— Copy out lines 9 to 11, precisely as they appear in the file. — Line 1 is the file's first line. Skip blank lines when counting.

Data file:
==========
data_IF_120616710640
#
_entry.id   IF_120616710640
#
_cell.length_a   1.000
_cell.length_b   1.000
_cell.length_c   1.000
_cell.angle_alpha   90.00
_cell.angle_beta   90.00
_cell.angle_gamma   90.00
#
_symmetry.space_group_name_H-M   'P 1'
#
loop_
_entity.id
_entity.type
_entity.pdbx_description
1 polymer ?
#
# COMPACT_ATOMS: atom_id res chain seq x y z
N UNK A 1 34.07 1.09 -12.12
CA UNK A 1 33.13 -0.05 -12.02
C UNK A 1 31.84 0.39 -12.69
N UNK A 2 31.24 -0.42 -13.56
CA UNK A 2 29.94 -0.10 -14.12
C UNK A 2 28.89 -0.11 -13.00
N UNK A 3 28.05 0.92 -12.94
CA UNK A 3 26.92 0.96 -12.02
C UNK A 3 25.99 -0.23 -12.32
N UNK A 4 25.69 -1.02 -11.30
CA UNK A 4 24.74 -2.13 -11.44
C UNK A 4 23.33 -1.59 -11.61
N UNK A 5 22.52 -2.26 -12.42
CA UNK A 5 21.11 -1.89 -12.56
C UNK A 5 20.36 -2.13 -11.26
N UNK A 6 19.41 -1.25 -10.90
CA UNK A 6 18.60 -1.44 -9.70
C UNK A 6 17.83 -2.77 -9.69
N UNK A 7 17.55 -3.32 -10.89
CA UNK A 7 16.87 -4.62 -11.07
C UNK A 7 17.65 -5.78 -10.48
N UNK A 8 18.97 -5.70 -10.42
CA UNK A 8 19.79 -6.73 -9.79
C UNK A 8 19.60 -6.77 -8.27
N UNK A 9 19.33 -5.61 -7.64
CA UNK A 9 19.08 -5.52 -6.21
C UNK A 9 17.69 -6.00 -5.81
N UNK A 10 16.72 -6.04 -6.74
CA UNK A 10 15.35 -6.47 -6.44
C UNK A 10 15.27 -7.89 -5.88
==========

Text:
_cell.angle_beta   90.00
_cell.angle_gamma   90.00
#